The forest for the trees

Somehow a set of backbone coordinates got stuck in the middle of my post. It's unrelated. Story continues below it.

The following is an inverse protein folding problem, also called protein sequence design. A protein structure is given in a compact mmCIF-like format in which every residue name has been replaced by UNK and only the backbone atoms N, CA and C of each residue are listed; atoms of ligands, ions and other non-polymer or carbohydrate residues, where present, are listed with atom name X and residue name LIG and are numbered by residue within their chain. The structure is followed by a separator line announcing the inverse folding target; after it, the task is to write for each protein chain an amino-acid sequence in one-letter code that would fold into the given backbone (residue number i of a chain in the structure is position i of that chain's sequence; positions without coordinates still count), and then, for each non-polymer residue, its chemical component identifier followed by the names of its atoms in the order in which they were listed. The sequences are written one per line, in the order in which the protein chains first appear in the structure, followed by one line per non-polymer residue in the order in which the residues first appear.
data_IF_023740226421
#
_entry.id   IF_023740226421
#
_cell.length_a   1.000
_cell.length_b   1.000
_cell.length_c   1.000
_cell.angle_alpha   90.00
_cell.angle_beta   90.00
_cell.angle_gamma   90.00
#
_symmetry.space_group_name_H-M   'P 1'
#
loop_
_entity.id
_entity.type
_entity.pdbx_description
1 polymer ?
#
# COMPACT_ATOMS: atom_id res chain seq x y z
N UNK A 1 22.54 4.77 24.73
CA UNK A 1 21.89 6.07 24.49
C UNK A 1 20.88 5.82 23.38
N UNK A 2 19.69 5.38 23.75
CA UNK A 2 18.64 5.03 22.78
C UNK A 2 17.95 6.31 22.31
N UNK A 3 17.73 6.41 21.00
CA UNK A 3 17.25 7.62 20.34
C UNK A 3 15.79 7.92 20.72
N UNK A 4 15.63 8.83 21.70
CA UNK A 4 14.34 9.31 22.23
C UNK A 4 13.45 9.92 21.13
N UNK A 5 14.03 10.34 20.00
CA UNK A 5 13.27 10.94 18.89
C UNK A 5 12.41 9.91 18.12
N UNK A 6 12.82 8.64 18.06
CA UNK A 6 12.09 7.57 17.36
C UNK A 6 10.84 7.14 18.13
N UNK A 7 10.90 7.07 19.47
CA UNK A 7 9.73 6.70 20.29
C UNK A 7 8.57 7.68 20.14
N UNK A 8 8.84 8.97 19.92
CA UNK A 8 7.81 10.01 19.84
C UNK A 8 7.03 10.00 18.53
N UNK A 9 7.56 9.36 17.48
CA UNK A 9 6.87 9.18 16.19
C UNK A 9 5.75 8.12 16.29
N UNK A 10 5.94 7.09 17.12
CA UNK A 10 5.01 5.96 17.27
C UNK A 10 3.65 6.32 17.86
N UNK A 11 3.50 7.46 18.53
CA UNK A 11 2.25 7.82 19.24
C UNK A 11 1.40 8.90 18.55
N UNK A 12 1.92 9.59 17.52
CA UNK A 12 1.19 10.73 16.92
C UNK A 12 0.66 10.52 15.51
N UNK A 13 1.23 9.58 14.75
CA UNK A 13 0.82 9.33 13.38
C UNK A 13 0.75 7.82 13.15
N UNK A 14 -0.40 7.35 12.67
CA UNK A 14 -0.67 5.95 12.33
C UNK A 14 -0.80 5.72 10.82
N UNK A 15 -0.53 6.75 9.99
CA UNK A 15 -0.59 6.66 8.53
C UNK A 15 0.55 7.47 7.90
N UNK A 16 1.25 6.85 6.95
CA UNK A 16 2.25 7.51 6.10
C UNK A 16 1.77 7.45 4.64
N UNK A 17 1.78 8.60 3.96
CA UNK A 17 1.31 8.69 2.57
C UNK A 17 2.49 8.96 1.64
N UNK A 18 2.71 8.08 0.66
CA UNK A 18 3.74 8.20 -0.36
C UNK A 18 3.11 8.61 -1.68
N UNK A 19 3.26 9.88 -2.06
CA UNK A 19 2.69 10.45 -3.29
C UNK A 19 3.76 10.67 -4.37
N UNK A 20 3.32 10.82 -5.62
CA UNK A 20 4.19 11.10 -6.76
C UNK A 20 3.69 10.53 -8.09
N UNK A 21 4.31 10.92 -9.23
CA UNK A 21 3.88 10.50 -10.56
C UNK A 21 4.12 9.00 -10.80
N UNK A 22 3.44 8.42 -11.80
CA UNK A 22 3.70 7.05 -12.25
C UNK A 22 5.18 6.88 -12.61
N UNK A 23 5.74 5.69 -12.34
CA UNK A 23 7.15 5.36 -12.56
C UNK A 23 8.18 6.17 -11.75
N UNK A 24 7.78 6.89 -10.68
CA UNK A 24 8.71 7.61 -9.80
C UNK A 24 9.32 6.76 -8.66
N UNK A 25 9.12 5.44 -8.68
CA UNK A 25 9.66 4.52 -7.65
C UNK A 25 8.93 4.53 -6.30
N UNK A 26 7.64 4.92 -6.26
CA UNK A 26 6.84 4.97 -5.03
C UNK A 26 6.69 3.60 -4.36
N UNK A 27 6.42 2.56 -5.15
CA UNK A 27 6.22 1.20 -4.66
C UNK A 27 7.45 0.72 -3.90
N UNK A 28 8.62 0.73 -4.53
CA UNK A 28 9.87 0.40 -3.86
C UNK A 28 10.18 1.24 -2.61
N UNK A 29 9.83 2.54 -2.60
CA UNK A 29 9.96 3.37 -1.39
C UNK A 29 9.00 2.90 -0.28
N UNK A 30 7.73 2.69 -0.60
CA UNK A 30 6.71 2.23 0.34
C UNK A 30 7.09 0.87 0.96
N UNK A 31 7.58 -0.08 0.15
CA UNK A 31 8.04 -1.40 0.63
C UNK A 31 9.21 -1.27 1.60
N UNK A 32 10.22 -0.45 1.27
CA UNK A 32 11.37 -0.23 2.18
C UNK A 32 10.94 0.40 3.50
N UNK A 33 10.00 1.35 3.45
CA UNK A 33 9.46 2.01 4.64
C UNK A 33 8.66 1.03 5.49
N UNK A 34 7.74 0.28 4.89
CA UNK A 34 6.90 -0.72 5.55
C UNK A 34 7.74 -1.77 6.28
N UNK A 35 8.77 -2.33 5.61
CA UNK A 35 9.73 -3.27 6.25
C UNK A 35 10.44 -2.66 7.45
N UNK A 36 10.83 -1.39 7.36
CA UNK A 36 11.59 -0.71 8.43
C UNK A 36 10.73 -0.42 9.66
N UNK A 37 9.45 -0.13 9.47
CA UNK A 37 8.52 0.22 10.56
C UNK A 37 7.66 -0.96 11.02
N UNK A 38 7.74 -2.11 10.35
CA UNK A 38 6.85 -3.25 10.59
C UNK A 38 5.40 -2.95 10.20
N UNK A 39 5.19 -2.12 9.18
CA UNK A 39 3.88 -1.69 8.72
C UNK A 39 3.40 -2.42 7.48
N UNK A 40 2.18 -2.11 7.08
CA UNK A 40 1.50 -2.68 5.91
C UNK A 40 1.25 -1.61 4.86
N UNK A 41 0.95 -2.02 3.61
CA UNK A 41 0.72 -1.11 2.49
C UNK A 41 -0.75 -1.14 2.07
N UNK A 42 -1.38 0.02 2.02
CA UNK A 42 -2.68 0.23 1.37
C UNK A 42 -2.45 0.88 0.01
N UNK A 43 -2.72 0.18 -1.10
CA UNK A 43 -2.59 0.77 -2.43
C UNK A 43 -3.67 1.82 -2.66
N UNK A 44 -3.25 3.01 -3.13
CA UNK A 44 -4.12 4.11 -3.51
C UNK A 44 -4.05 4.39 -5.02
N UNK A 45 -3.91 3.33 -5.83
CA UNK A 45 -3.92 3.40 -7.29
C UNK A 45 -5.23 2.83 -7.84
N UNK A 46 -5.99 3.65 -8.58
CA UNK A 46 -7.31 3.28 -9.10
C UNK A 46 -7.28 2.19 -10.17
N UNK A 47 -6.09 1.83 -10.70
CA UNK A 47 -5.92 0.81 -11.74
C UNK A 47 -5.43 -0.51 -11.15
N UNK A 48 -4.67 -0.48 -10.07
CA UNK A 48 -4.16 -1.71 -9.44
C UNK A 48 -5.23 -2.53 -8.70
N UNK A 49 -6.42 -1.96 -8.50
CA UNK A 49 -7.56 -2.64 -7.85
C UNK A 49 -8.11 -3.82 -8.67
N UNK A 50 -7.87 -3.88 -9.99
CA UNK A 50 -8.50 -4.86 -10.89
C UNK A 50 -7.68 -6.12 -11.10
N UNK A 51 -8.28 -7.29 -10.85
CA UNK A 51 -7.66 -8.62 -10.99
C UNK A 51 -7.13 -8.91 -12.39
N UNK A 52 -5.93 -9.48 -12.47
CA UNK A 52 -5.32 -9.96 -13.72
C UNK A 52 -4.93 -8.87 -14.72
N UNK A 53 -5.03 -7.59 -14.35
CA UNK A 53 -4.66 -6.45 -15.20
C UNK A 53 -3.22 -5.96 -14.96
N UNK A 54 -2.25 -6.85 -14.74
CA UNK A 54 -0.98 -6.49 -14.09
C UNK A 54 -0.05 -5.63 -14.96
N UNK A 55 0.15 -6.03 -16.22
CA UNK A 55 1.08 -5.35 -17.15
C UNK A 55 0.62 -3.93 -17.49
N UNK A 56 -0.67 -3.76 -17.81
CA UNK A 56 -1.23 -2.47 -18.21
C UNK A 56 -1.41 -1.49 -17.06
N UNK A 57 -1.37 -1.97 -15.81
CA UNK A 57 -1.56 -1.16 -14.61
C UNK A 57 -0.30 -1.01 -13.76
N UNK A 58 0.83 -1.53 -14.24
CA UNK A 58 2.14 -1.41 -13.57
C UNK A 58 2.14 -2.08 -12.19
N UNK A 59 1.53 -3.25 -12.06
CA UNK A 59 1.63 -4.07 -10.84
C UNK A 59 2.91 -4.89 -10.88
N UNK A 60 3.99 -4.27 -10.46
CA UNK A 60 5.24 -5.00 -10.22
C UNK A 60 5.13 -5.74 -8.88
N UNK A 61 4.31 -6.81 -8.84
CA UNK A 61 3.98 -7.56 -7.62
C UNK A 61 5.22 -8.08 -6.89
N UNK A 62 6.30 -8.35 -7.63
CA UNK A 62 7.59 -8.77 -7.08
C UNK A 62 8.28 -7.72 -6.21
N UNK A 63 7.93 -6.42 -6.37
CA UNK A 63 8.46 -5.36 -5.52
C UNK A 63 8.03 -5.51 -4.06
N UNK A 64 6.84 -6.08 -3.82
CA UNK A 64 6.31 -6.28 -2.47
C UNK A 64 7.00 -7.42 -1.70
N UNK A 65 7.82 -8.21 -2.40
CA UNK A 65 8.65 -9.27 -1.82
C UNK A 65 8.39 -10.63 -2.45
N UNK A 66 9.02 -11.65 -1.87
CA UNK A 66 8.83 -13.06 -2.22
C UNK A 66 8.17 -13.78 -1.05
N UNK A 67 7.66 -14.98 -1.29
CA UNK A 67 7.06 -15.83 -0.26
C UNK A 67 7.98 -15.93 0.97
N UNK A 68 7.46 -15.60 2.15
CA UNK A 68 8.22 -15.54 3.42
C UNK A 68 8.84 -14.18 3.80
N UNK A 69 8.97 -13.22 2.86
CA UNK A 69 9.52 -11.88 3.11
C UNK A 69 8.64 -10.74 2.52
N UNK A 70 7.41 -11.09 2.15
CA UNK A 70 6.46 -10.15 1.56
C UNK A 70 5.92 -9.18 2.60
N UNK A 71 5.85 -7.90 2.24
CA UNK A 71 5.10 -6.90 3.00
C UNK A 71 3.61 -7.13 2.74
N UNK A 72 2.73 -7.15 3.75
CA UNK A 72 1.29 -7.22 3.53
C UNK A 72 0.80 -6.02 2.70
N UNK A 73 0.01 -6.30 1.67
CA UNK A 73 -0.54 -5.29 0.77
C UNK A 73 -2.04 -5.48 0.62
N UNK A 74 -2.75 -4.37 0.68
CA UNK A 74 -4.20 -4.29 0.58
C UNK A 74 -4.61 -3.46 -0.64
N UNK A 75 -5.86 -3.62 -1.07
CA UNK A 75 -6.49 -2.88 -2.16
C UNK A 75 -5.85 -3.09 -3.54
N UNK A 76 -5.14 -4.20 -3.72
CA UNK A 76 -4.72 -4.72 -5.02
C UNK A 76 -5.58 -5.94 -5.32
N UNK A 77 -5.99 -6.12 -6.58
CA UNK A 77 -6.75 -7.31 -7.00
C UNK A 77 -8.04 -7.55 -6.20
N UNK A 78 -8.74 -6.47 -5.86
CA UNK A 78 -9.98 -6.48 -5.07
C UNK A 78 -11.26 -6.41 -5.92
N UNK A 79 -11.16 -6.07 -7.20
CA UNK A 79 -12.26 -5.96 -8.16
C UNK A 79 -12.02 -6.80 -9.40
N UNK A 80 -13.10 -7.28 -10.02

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In the Southern Mexican State of Chiapas, plans to implement an environmental policy known as REDD+ could provide sustainable development opportunities to indigenous and forest dwelling communities by compensating them for preventing deforestation. At the same time, REDD+ (which stands for Reducing Emissions from Deforestation and Degradation through conservation, sustainable management of forests, and enhancement of forest carbon stocks in developing countries) hopes to provide a market-based solution to combat global climate change. But detractors of REDD+, including indigenous groups like the Zapatistas argue that the policy is in conflict with indigenous peoples’ rights of self determination and pulls communities into capitalist social relations. In a world that increasingly needs solutions to combat global climate change, is REDD+ a saving grace, or is it doomed to failure?